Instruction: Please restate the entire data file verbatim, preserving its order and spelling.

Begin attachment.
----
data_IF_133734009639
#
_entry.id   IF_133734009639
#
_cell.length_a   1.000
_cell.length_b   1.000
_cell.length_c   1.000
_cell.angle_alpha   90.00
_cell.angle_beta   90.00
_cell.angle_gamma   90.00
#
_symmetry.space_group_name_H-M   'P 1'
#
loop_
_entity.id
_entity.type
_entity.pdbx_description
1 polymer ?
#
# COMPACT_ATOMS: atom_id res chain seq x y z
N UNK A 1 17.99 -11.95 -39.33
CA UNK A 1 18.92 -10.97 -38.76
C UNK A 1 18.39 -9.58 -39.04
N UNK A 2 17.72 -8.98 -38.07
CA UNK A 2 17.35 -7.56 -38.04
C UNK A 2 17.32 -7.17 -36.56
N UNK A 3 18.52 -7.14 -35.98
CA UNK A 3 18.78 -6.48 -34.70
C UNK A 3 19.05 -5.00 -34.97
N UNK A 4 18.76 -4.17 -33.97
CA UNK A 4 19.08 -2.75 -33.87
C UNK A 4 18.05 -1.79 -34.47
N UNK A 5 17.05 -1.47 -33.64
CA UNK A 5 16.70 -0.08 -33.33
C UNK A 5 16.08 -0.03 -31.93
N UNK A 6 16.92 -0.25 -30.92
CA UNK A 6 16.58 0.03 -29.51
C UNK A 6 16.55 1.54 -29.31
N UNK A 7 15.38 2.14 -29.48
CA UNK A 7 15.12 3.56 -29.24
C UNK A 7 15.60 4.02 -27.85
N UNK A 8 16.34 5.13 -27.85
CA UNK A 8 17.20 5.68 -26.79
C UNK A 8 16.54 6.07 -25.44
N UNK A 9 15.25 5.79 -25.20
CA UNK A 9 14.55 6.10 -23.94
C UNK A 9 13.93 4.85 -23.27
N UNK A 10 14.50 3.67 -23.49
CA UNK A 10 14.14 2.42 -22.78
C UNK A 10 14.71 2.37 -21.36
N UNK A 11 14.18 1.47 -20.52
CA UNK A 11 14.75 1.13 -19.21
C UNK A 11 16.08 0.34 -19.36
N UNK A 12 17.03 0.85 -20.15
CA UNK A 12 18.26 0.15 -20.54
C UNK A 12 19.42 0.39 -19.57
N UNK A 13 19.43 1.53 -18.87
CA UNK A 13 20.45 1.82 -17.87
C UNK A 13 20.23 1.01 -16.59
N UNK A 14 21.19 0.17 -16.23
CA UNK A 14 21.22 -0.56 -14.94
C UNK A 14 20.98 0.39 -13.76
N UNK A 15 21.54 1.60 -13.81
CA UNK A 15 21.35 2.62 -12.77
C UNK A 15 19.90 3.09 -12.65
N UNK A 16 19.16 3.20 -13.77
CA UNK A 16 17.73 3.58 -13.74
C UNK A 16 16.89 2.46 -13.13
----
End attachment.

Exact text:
data_IF_133734009639
#
_entry.id   IF_133734009639
#
_cell.length_a   1.000
_cell.length_b   1.000
_cell.length_c   1.000
_cell.angle_alpha   90.00
_cell.angle_beta   90.00
_cell.angle_gamma   90.00
#
_symmetry.space_group_name_H-M   'P 1'
#
loop_
_entity.id
_entity.type
_entity.pdbx_description
1 polymer ?
#
# COMPACT_ATOMS: atom_id res chain seq x y z
N UNK A 1 17.99 -11.95 -39.33
CA UNK A 1 18.92 -10.97 -38.76
C UNK A 1 18.39 -9.58 -39.04
N UNK A 2 17.72 -8.98 -38.07
CA UNK A 2 17.35 -7.56 -38.04
C UNK A 2 17.32 -7.17 -36.56
N UNK A 3 18.52 -7.14 -35.98
CA UNK A 3 18.78 -6.48 -34.70
C UNK A 3 19.05 -5.00 -34.97
N UNK A 4 18.76 -4.17 -33.97
CA UNK A 4 19.08 -2.75 -33.87
C UNK A 4 18.05 -1.79 -34.47
N UNK A 5 17.05 -1.47 -33.64
CA UNK A 5 16.70 -0.08 -33.33
C UNK A 5 16.08 -0.03 -31.93
N UNK A 6 16.92 -0.25 -30.92
CA UNK A 6 16.58 0.03 -29.51
C UNK A 6 16.55 1.54 -29.31
N UNK A 7 15.38 2.14 -29.48
CA UNK A 7 15.12 3.56 -29.24
C UNK A 7 15.60 4.02 -27.85
N UNK A 8 16.34 5.13 -27.85
CA UNK A 8 17.20 5.68 -26.79
C UNK A 8 16.54 6.07 -25.44
N UNK A 9 15.25 5.79 -25.20
CA UNK A 9 14.55 6.10 -23.94
C UNK A 9 13.93 4.85 -23.27
N UNK A 10 14.50 3.67 -23.49
CA UNK A 10 14.14 2.42 -22.78
C UNK A 10 14.71 2.37 -21.36
N UNK A 11 14.18 1.47 -20.52
CA UNK A 11 14.75 1.13 -19.21
C UNK A 11 16.08 0.34 -19.36
N UNK A 12 17.03 0.85 -20.15
CA UNK A 12 18.26 0.15 -20.54
C UNK A 12 19.42 0.39 -19.57
N UNK A 13 19.43 1.53 -18.87
CA UNK A 13 20.45 1.82 -17.87
C UNK A 13 20.23 1.01 -16.59
N UNK A 14 21.19 0.17 -16.23
CA UNK A 14 21.22 -0.56 -14.94
C UNK A 14 20.98 0.39 -13.76
N UNK A 15 21.54 1.60 -13.81
CA UNK A 15 21.35 2.62 -12.77
C UNK A 15 19.90 3.09 -12.65
N UNK A 16 19.16 3.20 -13.77
CA UNK A 16 17.73 3.58 -13.74
C UNK A 16 16.89 2.46 -13.13